Creating a Private Network for Your Docker Containers

Watch out! This tutorial is over 1 year old. Please keep this in mind as some code snippets provided may no longer work or need modification to work on current systems.
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This tutorial follows on from Introducing Docker Containers to Computing Students and is part of a series. If this is your first time here, maybe start at the beginning.

The very first time you login to your will not see much. This is because like, you need to request permissions to use the features of this service. Either ask your lecturer or drop into P1155 to get added to the correct group.

The second time you login, with permissions now hopefully in place, you will see the default portainer dashboard.

You will need to select the “Primary” endpoint to expand the menu of options available to you for this Docker stack.

It’s tempting to jump right in and start firing up containers, but you immediately run into issues as you need to do other things first… so place bear with us!

The first thing we need to do is create a private network for our containers to sit on. In general, Docker takes care of the networking aspects so that the containers can communicate with other containers and also with the Docker Host.

Out of the box, Docker creates three networks:

  • bridge – An automatically generated network with a subnet and a gateway.
  • host – Allows a container to attach to the host’s network.
  • none – A container-specific network stack that lacks a network interface.

Docker connects to the bridge network by default; this allows deployed containers to be seen on the DkIT network, but does not allow containers to see each other – which might become an issue later on (for example, imagine wanting your NGINX instance to connect to a MySQL instance over port 3306 in order to deploy WordPress).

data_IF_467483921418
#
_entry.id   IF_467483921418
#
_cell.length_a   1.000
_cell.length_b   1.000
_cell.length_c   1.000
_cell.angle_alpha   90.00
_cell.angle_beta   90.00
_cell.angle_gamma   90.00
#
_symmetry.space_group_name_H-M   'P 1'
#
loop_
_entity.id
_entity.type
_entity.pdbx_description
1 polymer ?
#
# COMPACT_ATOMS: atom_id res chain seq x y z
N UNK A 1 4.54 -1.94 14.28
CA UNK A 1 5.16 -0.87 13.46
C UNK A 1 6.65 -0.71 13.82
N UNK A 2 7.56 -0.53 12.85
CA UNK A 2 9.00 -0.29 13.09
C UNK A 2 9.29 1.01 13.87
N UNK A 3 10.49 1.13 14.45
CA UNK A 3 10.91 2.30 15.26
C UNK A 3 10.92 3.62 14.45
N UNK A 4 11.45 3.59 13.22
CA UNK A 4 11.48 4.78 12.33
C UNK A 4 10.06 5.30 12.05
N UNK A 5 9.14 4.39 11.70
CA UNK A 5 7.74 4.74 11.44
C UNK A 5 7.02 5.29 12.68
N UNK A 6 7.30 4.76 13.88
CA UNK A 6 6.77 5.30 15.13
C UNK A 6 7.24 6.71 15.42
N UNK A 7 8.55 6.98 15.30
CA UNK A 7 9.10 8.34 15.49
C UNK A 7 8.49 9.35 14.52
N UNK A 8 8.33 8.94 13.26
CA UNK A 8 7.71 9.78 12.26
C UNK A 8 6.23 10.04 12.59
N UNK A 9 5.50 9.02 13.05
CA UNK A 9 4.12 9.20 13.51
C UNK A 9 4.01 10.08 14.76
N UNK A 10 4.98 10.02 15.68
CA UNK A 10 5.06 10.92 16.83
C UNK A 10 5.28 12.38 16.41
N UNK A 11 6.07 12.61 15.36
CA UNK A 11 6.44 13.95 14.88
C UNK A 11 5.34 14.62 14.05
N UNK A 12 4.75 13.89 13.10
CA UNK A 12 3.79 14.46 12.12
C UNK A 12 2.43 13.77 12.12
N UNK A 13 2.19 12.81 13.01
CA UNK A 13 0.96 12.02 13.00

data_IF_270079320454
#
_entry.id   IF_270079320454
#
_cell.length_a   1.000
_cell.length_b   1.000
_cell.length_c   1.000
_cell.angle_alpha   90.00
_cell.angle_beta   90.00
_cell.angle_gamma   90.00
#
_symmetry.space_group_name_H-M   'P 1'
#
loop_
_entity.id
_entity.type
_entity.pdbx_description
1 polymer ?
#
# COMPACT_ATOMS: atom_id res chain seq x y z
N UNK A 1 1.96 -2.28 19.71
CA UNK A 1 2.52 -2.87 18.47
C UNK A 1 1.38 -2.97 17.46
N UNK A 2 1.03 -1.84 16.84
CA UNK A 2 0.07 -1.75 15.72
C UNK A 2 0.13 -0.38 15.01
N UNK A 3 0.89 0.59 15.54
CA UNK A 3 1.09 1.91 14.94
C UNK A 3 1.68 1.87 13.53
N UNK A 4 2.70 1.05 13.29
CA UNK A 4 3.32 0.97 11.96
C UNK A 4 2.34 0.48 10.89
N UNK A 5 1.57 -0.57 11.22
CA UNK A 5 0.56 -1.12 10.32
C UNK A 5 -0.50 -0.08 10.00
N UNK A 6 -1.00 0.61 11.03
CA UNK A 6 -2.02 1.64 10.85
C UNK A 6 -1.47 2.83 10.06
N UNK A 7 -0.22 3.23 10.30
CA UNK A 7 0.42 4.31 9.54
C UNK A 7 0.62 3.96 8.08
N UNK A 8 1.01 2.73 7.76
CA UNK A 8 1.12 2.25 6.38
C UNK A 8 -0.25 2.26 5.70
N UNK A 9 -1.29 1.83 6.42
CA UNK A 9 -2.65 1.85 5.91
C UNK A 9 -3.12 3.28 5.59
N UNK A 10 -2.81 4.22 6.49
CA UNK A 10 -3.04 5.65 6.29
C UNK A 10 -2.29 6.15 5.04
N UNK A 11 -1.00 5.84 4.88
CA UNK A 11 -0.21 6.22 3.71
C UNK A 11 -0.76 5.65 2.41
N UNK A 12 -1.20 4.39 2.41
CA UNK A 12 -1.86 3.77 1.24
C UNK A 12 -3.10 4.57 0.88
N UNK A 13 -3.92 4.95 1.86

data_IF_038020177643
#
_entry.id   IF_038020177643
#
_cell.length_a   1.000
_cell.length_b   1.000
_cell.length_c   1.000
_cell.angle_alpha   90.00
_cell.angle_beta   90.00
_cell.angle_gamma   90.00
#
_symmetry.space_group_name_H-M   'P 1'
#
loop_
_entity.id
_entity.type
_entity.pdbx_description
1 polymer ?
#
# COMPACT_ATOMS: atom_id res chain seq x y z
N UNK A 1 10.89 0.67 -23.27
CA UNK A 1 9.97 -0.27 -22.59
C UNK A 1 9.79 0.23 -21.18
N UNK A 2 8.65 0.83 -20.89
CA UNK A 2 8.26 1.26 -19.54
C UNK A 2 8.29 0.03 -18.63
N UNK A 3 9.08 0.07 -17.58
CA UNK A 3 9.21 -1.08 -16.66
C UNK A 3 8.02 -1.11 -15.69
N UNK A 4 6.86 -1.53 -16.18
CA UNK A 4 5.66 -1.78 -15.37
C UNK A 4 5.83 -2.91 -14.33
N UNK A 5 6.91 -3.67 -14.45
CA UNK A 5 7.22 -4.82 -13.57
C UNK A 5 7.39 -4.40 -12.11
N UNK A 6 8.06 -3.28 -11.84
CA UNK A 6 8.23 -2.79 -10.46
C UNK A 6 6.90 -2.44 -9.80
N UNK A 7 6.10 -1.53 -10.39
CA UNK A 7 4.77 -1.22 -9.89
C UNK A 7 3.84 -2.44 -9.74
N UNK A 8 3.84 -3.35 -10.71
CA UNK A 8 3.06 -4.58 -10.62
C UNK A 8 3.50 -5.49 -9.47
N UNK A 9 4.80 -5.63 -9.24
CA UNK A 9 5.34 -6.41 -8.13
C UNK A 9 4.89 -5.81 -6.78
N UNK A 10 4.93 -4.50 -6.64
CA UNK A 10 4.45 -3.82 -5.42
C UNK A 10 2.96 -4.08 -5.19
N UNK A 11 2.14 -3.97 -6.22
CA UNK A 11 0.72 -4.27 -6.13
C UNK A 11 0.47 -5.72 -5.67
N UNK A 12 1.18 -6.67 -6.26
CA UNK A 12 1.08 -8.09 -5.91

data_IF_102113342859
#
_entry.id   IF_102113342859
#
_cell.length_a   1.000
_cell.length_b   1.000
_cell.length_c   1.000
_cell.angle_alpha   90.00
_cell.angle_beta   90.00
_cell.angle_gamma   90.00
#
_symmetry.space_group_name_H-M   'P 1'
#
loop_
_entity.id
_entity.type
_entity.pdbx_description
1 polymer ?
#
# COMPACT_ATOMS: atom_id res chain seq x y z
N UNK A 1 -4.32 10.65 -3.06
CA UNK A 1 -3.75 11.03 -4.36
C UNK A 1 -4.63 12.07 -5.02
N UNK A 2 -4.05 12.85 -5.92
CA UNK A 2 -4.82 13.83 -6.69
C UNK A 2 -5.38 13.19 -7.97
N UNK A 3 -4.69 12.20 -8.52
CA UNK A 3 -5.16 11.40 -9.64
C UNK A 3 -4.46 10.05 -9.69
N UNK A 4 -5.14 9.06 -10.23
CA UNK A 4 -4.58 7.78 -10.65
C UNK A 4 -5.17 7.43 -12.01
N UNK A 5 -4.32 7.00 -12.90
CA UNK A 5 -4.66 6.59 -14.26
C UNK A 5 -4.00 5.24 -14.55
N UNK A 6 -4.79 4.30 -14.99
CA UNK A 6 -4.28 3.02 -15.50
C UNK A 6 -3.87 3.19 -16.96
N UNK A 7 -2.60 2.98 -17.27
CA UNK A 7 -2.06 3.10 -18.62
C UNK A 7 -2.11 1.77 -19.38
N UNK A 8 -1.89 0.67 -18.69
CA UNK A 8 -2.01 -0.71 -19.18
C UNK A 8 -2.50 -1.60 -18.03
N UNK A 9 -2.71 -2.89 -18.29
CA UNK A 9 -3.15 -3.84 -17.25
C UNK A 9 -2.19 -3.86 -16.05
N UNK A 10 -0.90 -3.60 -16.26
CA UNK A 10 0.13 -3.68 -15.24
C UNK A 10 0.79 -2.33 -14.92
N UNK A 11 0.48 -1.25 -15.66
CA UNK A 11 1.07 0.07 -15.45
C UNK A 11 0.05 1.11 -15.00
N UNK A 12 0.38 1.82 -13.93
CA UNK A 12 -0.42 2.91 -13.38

So what we need to do is create our own, private network that only our containers will/can use and that only we, as the user, can see, modify and delete via the dashboard. We only need to do this once, so let’s do it now before we start writing images and firing up containers all over the place!

Click Networks on the menu and then select Add Network

The trick now is to give your network an entirely unique name (we recommend incorporating your student number, and keeping things lowercase for simplicity/consistency eg. “d001234_network”), NOT filling in the IP address details (this will let them be decided by Docker… trust us, this is a good idea) and ensuring your network can be attached to containers you create in the future (very important).

Most important of all though, is the network driver you choose. If you want your containers to be able to communicate, you MUST choose “overlay”.

When you are happy, click Create the network. This will result in something like this:

This is exactly what we needed. Note that you can add other similar networks later if you want (maybe for separate projects) or can create networks using the bridge or host network drivers, depending on your needs. You can even share a network with other students for a group project if you alter the restrictions.

We are now ready to proceed to Building an Image from a Dockerfile (and adding to the DkIT Registry).